There are several great-looking scenes in this movie, although they never come together to make a coherent, unified work. The kids are all flat characters that never change. 

Abominable then, as I watched it, is really a travelogue of China.  The kids start out in a nameless Chinese city that has many wonders in it.  They and the Yeti are prompted to go to Mount Everest by a sign advertising Everest tourism.  Although Everest is actually crowded these days, the blatant message on the sign, which says “Visit Everest,” is a stand-in for the movie’s “Visit Magical China!” theme.

The main character even has a map on which is written the phrase “A Trip Across China.”  She dreams of making such a trip.  Late in the movie, when she looks at the map, she realizes that she and her friends have actually been to all of the places that she’s dreamed of.  And we have been there with them.

These include highlights in China, that land of amazing natural wonders: the Yangtze River, the Yellow Mountain, the Gobi Desert, and the Leshan Buddha.

When the three kids and the Yeti arrive at one of these places, they stop to say things like, “And now we’re at the Yellow Mountain, and isn’t it beautiful?”

I make you aware of this, not to bash a watchable kids movie, but to let you know that China is already a player at the movies. A Chinese studio co-funded Abominable, surely following the demands and dictates of the Communist Party, who don’t even like it when one American in Texas tweets something slightly negative about them. 

The presence of the Chinese is palpable in Abominable. That’s not because the characters are Chinese or because that’s where this movie is set, but because the messages are explicit and reified on screen for all to see: “Visit Everest,” “A Trip Across China,” and the magic of the wonders of China visible in nearly every shot, so go visit it, why don’t you?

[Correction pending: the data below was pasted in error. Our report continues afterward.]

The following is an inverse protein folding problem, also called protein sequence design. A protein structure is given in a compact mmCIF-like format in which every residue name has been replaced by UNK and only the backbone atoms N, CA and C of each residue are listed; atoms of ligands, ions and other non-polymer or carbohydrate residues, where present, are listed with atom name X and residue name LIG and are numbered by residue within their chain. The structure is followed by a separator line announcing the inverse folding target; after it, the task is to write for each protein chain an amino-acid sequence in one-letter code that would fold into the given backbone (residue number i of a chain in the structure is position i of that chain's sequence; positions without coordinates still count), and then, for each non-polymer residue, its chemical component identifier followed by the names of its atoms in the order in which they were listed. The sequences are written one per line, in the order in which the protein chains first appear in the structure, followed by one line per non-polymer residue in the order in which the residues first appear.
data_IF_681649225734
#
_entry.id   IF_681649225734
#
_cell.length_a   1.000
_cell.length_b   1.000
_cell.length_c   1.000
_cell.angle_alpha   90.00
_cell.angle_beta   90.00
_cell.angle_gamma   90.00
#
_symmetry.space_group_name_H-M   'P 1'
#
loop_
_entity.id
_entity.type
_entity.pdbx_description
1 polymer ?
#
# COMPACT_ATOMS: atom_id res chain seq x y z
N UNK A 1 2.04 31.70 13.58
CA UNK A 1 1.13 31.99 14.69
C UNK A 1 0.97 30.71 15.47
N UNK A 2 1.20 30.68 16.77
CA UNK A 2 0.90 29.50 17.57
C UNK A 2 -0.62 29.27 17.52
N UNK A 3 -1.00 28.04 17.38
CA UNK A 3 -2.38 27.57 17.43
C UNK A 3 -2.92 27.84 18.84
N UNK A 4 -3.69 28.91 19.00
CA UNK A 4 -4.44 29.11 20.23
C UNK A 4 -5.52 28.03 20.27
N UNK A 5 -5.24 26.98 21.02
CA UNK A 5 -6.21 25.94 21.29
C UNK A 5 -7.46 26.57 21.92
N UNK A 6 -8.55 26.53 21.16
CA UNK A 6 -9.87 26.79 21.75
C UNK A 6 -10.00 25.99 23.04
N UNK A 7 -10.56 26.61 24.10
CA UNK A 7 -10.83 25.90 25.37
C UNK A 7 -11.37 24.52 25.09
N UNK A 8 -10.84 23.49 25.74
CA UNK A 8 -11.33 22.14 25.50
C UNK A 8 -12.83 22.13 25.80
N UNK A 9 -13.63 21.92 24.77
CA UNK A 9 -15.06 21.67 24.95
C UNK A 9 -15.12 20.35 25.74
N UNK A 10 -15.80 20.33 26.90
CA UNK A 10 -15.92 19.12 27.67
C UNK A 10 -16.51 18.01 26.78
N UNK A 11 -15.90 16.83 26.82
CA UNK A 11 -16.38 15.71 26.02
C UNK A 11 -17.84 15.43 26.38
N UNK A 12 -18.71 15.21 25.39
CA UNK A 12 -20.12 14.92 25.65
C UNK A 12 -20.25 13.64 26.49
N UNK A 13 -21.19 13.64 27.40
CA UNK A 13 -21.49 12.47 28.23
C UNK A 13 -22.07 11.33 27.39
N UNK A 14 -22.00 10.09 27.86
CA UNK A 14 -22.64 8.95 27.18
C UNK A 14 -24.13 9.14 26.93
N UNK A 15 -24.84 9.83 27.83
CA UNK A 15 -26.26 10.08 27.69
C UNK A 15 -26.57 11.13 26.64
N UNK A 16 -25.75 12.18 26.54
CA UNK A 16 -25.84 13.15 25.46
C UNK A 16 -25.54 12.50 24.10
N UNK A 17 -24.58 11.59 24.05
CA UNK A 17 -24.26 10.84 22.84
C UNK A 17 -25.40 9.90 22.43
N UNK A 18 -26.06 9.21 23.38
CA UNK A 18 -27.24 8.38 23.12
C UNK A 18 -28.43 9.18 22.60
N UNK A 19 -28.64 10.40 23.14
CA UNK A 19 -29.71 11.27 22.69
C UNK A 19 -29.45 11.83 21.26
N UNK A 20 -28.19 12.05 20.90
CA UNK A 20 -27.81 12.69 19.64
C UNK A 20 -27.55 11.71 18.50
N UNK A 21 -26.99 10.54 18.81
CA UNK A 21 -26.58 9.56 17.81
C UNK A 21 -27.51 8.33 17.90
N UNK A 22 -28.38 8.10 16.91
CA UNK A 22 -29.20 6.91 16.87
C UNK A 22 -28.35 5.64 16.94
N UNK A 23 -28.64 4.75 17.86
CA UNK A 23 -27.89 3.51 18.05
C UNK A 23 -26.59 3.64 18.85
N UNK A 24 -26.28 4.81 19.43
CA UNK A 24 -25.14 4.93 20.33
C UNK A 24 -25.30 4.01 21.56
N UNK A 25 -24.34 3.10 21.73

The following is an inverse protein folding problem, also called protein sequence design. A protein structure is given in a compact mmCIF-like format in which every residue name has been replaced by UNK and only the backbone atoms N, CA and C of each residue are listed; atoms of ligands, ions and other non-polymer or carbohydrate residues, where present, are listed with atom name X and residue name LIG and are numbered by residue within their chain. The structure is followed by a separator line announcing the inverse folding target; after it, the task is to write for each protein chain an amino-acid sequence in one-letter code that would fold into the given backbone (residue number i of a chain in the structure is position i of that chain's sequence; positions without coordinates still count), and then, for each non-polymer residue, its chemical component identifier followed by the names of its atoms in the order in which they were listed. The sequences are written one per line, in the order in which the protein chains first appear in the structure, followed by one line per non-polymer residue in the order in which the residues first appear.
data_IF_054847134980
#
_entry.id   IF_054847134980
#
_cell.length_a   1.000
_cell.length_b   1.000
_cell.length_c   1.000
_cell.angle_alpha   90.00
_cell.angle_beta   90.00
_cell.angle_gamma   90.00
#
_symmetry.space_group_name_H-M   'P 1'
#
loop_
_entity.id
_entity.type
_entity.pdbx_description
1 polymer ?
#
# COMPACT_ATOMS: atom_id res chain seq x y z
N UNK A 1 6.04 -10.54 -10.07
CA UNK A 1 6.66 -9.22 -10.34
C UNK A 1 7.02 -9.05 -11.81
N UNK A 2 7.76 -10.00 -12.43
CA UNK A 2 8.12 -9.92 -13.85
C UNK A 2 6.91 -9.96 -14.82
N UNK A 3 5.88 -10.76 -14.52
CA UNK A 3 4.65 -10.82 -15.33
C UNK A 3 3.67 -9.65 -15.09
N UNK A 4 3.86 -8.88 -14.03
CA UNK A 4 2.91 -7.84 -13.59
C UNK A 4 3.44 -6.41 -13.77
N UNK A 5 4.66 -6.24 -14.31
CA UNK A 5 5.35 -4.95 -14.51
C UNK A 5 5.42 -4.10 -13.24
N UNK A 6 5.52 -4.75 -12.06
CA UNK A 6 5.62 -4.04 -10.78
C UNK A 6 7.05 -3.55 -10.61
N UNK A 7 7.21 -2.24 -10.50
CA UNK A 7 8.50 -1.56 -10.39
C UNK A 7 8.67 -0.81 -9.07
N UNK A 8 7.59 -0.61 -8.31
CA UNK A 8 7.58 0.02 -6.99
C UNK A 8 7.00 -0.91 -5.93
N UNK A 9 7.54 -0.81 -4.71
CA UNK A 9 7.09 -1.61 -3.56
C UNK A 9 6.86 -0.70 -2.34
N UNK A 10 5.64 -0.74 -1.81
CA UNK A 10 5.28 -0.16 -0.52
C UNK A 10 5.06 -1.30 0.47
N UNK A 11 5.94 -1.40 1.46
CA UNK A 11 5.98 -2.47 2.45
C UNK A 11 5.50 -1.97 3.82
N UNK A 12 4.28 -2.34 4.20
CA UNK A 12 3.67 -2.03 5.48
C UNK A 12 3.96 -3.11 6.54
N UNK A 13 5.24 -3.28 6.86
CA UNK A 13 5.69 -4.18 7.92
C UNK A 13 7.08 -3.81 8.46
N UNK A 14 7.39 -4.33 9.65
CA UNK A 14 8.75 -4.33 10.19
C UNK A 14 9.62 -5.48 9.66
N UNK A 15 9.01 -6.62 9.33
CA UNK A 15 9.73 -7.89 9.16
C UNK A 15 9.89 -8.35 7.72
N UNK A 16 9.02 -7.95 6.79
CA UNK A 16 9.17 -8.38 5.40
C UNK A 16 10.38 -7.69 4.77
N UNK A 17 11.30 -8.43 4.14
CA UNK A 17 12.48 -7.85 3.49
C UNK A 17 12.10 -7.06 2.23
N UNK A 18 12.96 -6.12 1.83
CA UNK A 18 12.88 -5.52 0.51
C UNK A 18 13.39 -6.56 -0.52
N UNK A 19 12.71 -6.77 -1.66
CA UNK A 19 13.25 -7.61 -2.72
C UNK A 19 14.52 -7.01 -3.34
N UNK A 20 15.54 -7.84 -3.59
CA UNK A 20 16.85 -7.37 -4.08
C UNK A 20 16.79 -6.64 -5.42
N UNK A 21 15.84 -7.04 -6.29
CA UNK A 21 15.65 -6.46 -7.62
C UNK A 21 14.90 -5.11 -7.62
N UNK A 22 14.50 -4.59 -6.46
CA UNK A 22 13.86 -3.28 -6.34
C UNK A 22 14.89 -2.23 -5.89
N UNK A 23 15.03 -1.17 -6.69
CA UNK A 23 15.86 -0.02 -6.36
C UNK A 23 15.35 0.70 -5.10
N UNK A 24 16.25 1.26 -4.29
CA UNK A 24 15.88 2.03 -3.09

Is this movie propaganda?  I only ask the question.  Dreamworks (a Hollywood studio) underwrote it, Americans were heavily involved in the production, and this movie is made, as all big-budget movies today are, with the entire world as its potential audience.  Abominable was made by a wide variety of people, for a wide variety of people.

And of course American cinema has been promoting the United States for over a hundred years.  There’s nothing inherently wrong with some country promoting its land and peoples in a watchable movie.

But China, today? That’s disturbing. The Chinese communists’ record of brutality should make everybody who says that they love democracy, social justice, human rights, and diversity stand up for their principles. The current problems with China trying to silence U.S. companies are outing those who actually believe in these ideals versus those who are just mouthing them to look good. 

As it turns out, few in the corporate world who talk about social justice really believe in it, when it’s not to their advantage to do so. (Not that I care one way or the other; I only observe.) 

I was just trying to have a nice evening in northwest Iowa, but somehow the questions and problems of international politics came to our nice small-town movie theater where dozens of kids were watching a pro-China movie. 

The kids laughed warmly at the fuzzy Yeti. Maybe that’s all we need to think about.

I only wish that were the case.